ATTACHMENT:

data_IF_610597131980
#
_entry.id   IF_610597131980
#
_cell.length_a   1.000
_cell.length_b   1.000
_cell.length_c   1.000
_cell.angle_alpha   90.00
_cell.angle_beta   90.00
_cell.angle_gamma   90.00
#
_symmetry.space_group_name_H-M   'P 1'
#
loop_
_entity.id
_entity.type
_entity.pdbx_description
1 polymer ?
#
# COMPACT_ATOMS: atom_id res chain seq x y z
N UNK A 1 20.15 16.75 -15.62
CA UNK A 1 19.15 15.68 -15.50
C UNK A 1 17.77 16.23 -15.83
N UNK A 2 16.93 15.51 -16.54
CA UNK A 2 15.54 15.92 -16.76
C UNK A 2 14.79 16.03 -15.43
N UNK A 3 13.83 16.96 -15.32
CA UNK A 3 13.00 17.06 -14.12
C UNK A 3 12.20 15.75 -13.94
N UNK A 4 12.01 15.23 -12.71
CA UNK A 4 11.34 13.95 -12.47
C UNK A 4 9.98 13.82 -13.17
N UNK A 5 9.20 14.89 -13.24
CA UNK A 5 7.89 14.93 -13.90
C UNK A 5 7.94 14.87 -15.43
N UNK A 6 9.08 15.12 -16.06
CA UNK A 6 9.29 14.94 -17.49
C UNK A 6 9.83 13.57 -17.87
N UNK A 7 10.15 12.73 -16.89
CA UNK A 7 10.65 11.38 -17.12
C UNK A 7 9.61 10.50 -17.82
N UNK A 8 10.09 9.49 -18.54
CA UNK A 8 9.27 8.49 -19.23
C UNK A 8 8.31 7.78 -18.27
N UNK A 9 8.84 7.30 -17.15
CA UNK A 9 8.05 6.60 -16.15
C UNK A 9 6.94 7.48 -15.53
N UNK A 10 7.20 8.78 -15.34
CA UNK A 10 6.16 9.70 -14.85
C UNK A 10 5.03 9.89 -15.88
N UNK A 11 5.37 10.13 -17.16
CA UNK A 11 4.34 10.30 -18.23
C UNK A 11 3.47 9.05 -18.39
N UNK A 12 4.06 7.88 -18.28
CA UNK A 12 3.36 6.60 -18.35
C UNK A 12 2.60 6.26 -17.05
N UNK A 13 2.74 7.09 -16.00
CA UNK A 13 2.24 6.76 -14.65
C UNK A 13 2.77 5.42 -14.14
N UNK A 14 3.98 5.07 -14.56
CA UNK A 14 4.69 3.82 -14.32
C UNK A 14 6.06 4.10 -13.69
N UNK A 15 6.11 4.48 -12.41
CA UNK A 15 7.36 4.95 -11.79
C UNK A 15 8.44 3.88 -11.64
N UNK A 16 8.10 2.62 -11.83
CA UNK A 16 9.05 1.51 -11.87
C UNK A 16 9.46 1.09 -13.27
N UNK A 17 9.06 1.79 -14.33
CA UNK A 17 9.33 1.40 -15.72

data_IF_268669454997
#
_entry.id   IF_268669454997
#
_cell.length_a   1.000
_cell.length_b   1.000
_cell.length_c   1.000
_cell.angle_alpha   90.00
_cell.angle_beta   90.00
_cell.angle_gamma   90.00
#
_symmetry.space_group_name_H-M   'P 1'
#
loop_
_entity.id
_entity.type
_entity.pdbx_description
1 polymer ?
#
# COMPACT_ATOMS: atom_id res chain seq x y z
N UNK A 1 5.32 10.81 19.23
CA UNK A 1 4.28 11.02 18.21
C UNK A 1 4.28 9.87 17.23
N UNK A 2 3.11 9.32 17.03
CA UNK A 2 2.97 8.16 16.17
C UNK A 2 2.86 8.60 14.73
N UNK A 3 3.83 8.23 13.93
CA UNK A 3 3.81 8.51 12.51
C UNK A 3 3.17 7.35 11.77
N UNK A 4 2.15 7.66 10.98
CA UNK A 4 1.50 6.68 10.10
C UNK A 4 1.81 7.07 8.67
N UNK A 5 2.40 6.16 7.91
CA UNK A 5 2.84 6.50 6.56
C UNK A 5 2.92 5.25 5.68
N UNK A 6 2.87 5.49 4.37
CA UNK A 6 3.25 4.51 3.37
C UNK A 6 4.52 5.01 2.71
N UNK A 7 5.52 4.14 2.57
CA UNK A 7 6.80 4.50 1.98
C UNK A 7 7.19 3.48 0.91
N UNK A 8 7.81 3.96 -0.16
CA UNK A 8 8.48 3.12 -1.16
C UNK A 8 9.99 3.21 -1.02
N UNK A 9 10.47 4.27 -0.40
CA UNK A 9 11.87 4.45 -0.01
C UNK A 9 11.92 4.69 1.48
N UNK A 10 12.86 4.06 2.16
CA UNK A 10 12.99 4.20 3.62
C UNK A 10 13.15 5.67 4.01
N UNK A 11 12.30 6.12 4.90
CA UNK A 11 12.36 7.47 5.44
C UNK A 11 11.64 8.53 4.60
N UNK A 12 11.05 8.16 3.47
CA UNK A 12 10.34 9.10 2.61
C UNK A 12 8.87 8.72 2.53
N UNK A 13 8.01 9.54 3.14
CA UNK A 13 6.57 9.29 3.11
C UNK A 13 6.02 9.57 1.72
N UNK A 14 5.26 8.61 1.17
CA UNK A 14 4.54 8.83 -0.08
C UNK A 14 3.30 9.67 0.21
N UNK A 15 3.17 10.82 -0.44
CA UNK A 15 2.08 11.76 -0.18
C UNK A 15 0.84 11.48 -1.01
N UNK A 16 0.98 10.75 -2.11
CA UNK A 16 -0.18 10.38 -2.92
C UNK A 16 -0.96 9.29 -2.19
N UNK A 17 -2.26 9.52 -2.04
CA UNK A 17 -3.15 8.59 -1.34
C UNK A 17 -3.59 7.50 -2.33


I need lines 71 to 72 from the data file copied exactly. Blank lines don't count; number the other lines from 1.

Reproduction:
data_IF_268669454997
#